Human rights and red flags (Photo)

A PSAC steward and YCL members stand together during a protest of Ontario's free speech policy, Nov. 29, 2018.

It came to me as a surprise that my GTA union, PSAC 610, participated in a protest alongside Canada’s Young Communist League against Premier’s Doug Ford “freedom of speech” policy in Ontario universities. A communist organization fighting for human rights, in my mind, is akin to the National Socialist Party of Germany protesting against anti-Semitism. Those things contradict each other.

As an international PhD candidate at Western University, I notice that people in Canada often see communism differently than I do. I was born in Ukraine shortly before the fall of the USSR. My birth certificate has the hammer and sickle — a symbol of the regime and ideology that killed and tortured millions in my country and all over Europe. I remember the hungry years of the 1990s, but I also remember stories about man-made famines of 1932-33 and 1946. My grandmother had 12 siblings. We do not know what happened to 11 of them, or to their parents. In Orwellian terms, they were “evaporated,” either in war, famine or the "meat grinding" machine of Stalin’s secret police. What we do know is that my grandmother lived through the famine of 1946. She worshipped food until the day she died; she was terrified that food could run out.

Canadians hear a lot about the Holodomor, Stalin’s man-made famine in Soviet Ukraine, but they do not seriously reflect on it. As if this was a sole crime of communists. Let’s remember the 10,000 Polish officers, the intellectual elite of the nation, that the Soviet army interned in 1939 and then executed in Katyn. Let’s remember the Soviet-Nazi alliance in the beginning of the Second World War and how it affected Eastern Europe. Let’s remember the peoples that were completely deported by Stalin throughout the war: Crimean Tatars, Armenians, Greeks, Bulgarians, Meskhetian Turks, Chechens, Germans and many others. These were acts of elimination. Crimean Tatars were not allowed to return to their homeland or even to be called “Crimean” for almost 50 years! Communism, as a regime and ideology, deserved its own Nuremberg trial. In no way is this ideology better than German Nazism or Italian fascism. The West wants to think communism was better, because it allied with communists during the war.

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Lenin monument (Photo)

A monument to Vladimir Lenin is dismantled in Kharkiv, Ukraine, Sept. 28, 2014.

At the department of history at Western, we are taught, and teach our students, to be aware of socially constructed privileges and hierarchies and to challenge them. I believe that being a communist in Canada is a privilege. A person has to actively ignore the deadly legacy of communism to embrace it. It feels no different to me than the men who ignore their own privileges to support incels, radical communities who treat women as sexual objects and contribute to a society that endangers women. To say that “we accept there are things that didn’t work out in the past [my emphasis], and we are learning from this,” to put it mildly, is a hypocrisy. Ironically, the YCL member who said this to the Gazette during the protest failed to call those crimes by their name, never mind learning from history. How would they react if a Nazi organization started talking about “better Nazism” that “fixed” past “mistakes”?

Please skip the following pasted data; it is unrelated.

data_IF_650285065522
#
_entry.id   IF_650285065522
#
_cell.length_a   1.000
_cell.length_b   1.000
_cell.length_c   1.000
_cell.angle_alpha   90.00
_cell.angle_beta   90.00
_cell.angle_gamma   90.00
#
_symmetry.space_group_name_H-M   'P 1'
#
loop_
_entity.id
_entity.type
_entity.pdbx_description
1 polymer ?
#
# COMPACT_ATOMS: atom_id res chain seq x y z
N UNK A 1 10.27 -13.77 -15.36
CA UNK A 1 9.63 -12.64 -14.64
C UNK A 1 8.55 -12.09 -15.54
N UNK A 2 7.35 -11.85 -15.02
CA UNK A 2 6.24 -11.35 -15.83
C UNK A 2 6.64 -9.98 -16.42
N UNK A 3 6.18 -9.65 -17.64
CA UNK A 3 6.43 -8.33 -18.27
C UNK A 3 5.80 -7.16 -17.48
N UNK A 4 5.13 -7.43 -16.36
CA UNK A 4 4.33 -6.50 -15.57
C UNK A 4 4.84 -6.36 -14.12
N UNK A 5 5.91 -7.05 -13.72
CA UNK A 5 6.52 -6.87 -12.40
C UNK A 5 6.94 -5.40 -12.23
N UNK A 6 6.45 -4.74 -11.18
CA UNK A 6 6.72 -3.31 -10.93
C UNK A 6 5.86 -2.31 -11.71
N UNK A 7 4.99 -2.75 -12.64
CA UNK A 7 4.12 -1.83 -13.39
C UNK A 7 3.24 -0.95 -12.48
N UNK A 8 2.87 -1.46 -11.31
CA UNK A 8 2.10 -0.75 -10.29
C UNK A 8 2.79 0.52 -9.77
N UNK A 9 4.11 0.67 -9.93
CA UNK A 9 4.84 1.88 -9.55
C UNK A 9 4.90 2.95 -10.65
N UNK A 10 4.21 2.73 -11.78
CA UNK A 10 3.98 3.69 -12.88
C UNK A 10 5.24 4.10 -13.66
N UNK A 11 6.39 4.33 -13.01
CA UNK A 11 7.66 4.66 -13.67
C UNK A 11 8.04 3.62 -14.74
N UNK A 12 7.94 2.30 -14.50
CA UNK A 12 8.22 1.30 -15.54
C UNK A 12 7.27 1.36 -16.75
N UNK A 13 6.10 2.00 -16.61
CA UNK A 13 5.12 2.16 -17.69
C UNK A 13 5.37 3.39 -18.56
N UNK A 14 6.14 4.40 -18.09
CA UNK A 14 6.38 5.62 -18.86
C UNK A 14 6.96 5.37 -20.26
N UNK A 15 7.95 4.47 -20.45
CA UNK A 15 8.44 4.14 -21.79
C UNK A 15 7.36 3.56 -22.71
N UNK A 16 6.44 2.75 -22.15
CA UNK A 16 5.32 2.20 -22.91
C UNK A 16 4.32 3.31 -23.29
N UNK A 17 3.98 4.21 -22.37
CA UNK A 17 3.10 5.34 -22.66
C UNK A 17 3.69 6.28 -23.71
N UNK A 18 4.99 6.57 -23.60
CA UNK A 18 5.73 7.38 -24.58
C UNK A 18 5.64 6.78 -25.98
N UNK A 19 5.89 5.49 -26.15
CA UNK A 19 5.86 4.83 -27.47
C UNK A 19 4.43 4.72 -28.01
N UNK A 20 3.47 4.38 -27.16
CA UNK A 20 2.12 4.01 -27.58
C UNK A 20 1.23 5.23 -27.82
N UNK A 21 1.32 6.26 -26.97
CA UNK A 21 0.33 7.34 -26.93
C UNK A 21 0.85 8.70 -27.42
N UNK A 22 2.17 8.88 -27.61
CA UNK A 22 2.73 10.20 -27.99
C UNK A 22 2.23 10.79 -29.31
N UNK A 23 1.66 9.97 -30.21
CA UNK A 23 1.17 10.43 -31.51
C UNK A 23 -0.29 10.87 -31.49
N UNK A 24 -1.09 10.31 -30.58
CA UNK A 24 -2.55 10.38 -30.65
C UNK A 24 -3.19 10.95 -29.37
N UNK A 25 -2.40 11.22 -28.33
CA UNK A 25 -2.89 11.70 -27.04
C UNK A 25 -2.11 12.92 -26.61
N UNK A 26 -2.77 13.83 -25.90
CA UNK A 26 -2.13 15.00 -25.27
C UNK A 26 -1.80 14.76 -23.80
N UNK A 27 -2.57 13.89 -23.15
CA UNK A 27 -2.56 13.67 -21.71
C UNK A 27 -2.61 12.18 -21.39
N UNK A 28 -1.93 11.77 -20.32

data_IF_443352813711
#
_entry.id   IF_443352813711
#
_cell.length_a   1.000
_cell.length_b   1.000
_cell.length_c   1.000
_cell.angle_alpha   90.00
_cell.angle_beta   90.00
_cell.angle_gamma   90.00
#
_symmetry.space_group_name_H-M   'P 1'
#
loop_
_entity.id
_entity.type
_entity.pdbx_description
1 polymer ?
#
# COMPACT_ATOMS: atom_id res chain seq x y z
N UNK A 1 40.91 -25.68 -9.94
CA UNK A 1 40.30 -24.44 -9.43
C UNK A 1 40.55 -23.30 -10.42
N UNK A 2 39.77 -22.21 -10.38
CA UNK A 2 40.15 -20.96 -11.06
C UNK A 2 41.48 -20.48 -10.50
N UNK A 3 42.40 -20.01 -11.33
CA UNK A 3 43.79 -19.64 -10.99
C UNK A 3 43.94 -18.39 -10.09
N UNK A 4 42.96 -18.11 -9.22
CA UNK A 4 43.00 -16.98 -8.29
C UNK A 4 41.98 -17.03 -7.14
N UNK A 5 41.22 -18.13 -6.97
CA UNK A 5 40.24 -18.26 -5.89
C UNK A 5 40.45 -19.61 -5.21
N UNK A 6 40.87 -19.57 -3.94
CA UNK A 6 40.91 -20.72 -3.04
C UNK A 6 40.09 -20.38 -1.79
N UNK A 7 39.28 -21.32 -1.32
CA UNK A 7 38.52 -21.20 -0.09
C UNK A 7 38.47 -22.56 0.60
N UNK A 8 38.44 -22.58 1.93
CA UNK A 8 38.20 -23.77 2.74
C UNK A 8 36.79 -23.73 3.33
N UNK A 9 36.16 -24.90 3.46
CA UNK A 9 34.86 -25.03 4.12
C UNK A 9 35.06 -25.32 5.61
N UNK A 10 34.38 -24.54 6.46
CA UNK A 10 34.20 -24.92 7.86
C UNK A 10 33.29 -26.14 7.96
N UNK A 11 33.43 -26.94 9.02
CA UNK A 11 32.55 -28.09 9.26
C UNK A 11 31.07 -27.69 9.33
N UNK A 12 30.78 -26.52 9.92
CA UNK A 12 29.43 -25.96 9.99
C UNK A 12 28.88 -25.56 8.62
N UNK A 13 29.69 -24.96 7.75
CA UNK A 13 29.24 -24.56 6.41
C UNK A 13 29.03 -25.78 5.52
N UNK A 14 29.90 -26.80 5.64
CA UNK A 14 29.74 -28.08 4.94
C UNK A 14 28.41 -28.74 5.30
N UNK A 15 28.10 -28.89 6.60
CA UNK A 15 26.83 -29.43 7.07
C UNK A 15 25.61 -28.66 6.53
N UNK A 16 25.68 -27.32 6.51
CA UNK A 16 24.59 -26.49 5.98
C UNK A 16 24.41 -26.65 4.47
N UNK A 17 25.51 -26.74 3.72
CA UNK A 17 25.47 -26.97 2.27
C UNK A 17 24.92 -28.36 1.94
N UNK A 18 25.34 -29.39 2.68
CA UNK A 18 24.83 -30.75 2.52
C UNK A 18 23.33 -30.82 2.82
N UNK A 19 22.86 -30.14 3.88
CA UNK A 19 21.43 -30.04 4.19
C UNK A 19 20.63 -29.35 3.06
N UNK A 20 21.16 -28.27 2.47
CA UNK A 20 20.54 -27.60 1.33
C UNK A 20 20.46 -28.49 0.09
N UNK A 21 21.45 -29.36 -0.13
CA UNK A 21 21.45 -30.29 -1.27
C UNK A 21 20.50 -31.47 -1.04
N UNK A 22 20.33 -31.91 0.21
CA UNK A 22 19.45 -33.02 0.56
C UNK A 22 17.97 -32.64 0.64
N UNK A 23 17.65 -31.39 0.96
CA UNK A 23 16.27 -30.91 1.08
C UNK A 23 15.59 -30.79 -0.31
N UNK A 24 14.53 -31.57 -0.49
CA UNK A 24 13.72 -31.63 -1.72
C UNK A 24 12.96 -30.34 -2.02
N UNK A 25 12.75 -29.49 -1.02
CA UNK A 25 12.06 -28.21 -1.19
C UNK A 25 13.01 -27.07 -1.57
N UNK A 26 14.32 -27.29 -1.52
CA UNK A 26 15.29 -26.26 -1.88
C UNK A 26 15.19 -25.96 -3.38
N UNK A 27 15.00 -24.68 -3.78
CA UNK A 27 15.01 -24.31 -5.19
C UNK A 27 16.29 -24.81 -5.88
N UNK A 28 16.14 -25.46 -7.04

I supported the human rights protest on campus that happened in late November. However, to me, fighting for human rights can not happen alongside a communist flag. As a member of PSAC 610, I strongly condemn any cooperation between this organization and the communist movement. Exactly five years ago, I spent days and nights on Kyiv’s Maidan square, protesting against a dictatorial regime in my country. During that protest, we were often ready to sacrifice ourselves for democracy, freedom, equality and human rights. Many people gave their lives on that square. Many continue to do so in a war of independence against Russian imperialism. When we overthrew the dictator, one of the symbols of our victory, a victory of democracy over autocracy, was a removal of Lenin’s statues across Ukraine, a removal of statues of a tyrant that forced our nation into communism.

Fighting for human rights alongside the proponents of ideology that is notorious for violating human rights goes against logic. It also directly contradicts the very goal of the protestors and narrows the circle of potential participants. Unfortunately, recent protests in London and on Western campus did not happen without the red communist flags.

- Maksym Sviezhentsev, PhD candidate, department of history

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